Female strength and dignity are the most contrasted with those of men around them in the story titled Staff Adviser (1935). The protagonist is the adviser of an army commander Zhao Songsan who represents moral depravity of a human being. Throughout the story, he is accompanied by themes of money and gambling. The adviser receives an opportunity to become a tax collector. He hopes to fulfill his dream of investing money in a growing mercury business. However, he gambles the money away and loses everything. Hence, Congwen shows not only gambling addiction but also greed that accompanies Zhao. This is the most illustrative in showing Zhao’s eating habits: “Stuffing it into his own mouth, the adviser clinked another glass with Butcher Wang, downed another in honor of the man from the medicine shop, and still another with old man Daring Wang. He drank a half bowl of bull penis and pickled cabbage soup…” (Congwen and Kinkley 179).
Zhao’s pregnant wife and child are absolute opposites of the protagonist: “The baby daughter, suffering from malnutrition, looked jaundiced and skinny as a pile of bones” (Congwen and Kinkley 181). Congwen does not give much description of Zhao’s wife. However, from many details it can be understood that she lives in her own quiet world not known to her husband. She is soft-hearted, caring, and honest as well as smart: “Seeing the rising price of housing in town and how everybody was vying to build new dwellings, his wife persuaded him to buy some land and build thatched-roofed houses on it” (Congwen and Kinkley, 186). The opportunity to become a tax collector also came to Zhao through his wife. Although he loves his spouse and understands that she is wise, he does not tell her about his mercury plan and does what he thinks is best. Congwen, hence, shows that Zhao is a dominating figure in the family; however, it would be better for each member of the family, including Zhao, if his wife was in charge of it (Kinkley 46).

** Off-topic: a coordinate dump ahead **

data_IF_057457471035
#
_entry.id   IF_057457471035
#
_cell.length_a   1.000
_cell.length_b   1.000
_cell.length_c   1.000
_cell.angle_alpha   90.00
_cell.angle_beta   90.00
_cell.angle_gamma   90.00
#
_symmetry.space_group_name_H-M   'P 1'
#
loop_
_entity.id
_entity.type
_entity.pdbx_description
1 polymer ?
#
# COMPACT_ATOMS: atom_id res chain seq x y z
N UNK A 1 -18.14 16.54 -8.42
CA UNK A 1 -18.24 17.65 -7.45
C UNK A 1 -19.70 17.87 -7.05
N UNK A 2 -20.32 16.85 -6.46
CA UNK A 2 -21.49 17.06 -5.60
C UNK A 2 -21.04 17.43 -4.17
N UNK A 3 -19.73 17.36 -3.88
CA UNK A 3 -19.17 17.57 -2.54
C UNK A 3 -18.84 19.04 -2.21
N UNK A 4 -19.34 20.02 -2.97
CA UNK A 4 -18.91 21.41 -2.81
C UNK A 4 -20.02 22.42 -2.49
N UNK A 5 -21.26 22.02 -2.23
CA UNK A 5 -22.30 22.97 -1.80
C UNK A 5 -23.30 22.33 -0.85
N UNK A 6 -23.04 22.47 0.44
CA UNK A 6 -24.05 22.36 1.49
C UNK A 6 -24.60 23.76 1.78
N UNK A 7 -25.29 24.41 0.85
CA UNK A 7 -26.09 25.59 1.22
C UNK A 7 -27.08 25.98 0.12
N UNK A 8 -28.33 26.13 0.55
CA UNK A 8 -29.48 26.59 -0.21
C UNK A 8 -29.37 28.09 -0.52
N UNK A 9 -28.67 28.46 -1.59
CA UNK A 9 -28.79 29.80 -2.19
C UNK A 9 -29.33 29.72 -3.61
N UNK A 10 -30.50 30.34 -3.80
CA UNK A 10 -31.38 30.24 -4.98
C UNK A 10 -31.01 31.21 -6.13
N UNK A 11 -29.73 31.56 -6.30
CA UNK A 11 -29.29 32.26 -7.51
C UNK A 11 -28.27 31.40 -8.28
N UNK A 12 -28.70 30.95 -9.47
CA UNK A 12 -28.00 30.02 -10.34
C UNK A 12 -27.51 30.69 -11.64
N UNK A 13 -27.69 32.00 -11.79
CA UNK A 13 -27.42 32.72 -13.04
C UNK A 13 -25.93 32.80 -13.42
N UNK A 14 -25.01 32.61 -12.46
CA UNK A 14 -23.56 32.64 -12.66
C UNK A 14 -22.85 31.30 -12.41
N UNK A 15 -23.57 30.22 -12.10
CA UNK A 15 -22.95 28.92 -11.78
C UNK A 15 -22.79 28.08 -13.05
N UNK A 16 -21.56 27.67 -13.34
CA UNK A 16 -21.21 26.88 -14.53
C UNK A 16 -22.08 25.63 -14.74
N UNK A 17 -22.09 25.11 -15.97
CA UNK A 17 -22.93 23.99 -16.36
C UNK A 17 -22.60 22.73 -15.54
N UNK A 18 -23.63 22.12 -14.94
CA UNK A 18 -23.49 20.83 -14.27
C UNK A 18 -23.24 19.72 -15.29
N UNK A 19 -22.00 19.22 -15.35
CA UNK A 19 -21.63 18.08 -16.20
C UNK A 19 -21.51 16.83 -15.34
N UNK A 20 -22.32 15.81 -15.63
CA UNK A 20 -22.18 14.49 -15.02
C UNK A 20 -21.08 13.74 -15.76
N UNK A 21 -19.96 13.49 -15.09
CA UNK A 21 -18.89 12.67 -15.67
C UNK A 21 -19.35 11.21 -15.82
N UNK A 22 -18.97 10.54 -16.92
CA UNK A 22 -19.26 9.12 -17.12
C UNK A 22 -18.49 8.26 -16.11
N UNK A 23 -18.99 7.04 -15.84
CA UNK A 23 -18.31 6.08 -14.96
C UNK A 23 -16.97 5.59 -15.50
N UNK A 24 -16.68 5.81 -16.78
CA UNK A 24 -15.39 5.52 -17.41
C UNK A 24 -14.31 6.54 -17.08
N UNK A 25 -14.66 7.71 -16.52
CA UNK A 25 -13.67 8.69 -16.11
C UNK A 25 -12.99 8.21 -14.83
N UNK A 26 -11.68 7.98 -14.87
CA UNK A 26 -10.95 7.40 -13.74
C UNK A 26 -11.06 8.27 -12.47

The story titled Sansan (1931) has a clearly feministic theme. Congwen’s protagonist is finally a female. She is a daughter of the rural mill owner. Although Sansan is depicted as somehow naïve, pure, and happy girl, she had to undergone two losses: the work in a mill and an imagined love to a male from the city. She meets the man as he comes to the country to improve his health. Once again, Congwen contrasts people of the city and those living in a country. Urban citizens as well as the man form the city in Sansan are practical and pragmatic even in jokes: “If Young Master becomes a mill owner you’ll have fresh eggs whenever you want them, not to mention the other good things” (Congwen and Kinkley 231).
Another female character in the story is Sansan’s mother. As well as her daughter, she is kind-hearted, caring, and loving. However, she is also mature and wise. She is the image of Sansan when she becomes a woman and a mother: “Sansan could see that something lay behind her mother’s smile, but she could never figure it out….perhaps she was startled to see how Sansan had matured….So many things were hidden away in this old woman’s heart.” (Congwen and Kinkley 247).
In Sansan, Congwen again deals with such issue as arranged marriage. During 20th century many Chinese women did not have a word in deciding who they are to marry. Although Sansan is raised by her mother only, this woman is still a victim of social norms and will have to marry her daughter off without Sansan’s consent for it. Thus, despite the absence of a dominating husband (Sansan’s father), Sansan and her mother still live in patriarchal world that makes them oblige to its rules and limits.
Three stories analyzed in this paper are connected by common themes. In them, Congwen contrasts male and female characters. The more morally deprived is a male character the more morally pure is his female counterpart. However, Congwen’s portrayal of this dichotomy is very sophisticated. His characters are not simply black and white. Male heroes often also have their virtues. However, in difficult situations female characters turn out to show more strength and moral integrity than men.
Kinkley, Jeffrey C. The Odyssey of Shen Congwen. Stanford U Press, 1987.
Shen, Congwen, and Jeffrey C. Kinkley. Imperfect Paradise: Shen Congwen. University of Hawaii Press, 1995.